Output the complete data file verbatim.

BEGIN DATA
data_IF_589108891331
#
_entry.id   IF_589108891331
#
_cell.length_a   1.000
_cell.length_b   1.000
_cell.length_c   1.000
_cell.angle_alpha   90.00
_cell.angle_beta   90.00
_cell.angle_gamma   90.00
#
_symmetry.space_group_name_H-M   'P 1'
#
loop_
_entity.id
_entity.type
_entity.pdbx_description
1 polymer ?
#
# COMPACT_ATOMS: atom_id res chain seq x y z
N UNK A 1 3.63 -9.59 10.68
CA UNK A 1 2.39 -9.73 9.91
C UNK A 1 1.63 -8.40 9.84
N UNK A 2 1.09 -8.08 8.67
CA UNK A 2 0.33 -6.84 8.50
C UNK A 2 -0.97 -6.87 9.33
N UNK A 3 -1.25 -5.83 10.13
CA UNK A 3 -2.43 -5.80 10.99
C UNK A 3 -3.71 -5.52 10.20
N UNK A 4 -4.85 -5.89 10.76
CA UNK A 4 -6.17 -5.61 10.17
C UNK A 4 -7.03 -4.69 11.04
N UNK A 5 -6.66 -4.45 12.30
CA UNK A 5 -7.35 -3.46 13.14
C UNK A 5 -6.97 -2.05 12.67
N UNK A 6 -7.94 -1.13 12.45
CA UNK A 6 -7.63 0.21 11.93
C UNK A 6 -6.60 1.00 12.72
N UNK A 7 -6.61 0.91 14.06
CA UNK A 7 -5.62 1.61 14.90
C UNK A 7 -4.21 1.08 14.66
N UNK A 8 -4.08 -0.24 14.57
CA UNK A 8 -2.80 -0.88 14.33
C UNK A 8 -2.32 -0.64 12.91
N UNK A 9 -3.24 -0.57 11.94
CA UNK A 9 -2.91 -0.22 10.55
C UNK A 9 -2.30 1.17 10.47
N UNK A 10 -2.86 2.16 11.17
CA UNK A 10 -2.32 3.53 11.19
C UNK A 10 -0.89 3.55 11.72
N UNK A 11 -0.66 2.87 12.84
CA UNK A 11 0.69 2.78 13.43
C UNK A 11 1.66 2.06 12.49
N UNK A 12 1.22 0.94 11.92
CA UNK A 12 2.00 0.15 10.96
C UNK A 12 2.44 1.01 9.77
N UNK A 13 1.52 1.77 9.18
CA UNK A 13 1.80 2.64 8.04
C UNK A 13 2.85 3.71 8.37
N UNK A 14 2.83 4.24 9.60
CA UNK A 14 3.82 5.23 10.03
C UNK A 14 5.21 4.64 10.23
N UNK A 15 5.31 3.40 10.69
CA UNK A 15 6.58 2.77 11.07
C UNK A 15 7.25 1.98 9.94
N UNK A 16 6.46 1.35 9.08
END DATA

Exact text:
data_IF_589108891331
#
_entry.id   IF_589108891331
#
_cell.length_a   1.000
_cell.length_b   1.000
_cell.length_c   1.000
_cell.angle_alpha   90.00
_cell.angle_beta   90.00
_cell.angle_gamma   90.00
#
_symmetry.space_group_name_H-M   'P 1'
#
loop_
_entity.id
_entity.type
_entity.pdbx_description
1 polymer ?
#
# COMPACT_ATOMS: atom_id res chain seq x y z
N UNK A 1 3.63 -9.59 10.68
CA UNK A 1 2.39 -9.73 9.91
C UNK A 1 1.63 -8.40 9.84
N UNK A 2 1.09 -8.08 8.67
CA UNK A 2 0.33 -6.84 8.50
C UNK A 2 -0.97 -6.87 9.33
N UNK A 3 -1.25 -5.83 10.13
CA UNK A 3 -2.43 -5.80 10.99
C UNK A 3 -3.71 -5.52 10.20
N UNK A 4 -4.85 -5.89 10.76
CA UNK A 4 -6.17 -5.61 10.17
C UNK A 4 -7.03 -4.69 11.04
N UNK A 5 -6.66 -4.45 12.30
CA UNK A 5 -7.35 -3.46 13.14
C UNK A 5 -6.97 -2.05 12.67
N UNK A 6 -7.94 -1.13 12.45
CA UNK A 6 -7.63 0.21 11.93
C UNK A 6 -6.60 1.00 12.72
N UNK A 7 -6.61 0.91 14.06
CA UNK A 7 -5.62 1.61 14.90
C UNK A 7 -4.21 1.08 14.66
N UNK A 8 -4.08 -0.24 14.57
CA UNK A 8 -2.80 -0.88 14.33
C UNK A 8 -2.32 -0.64 12.91
N UNK A 9 -3.24 -0.57 11.94
CA UNK A 9 -2.91 -0.22 10.55
C UNK A 9 -2.30 1.17 10.47
N UNK A 10 -2.86 2.16 11.17
CA UNK A 10 -2.32 3.53 11.19
C UNK A 10 -0.89 3.55 11.72
N UNK A 11 -0.66 2.87 12.84
CA UNK A 11 0.69 2.78 13.43
C UNK A 11 1.66 2.06 12.49
N UNK A 12 1.22 0.94 11.92
CA UNK A 12 2.00 0.15 10.96
C UNK A 12 2.44 1.01 9.77
N UNK A 13 1.52 1.77 9.18
CA UNK A 13 1.80 2.64 8.04
C UNK A 13 2.85 3.71 8.37
N UNK A 14 2.83 4.24 9.60
CA UNK A 14 3.82 5.23 10.03
C UNK A 14 5.21 4.64 10.23
N UNK A 15 5.31 3.40 10.69
CA UNK A 15 6.58 2.77 11.07
C UNK A 15 7.25 1.98 9.94
N UNK A 16 6.46 1.35 9.08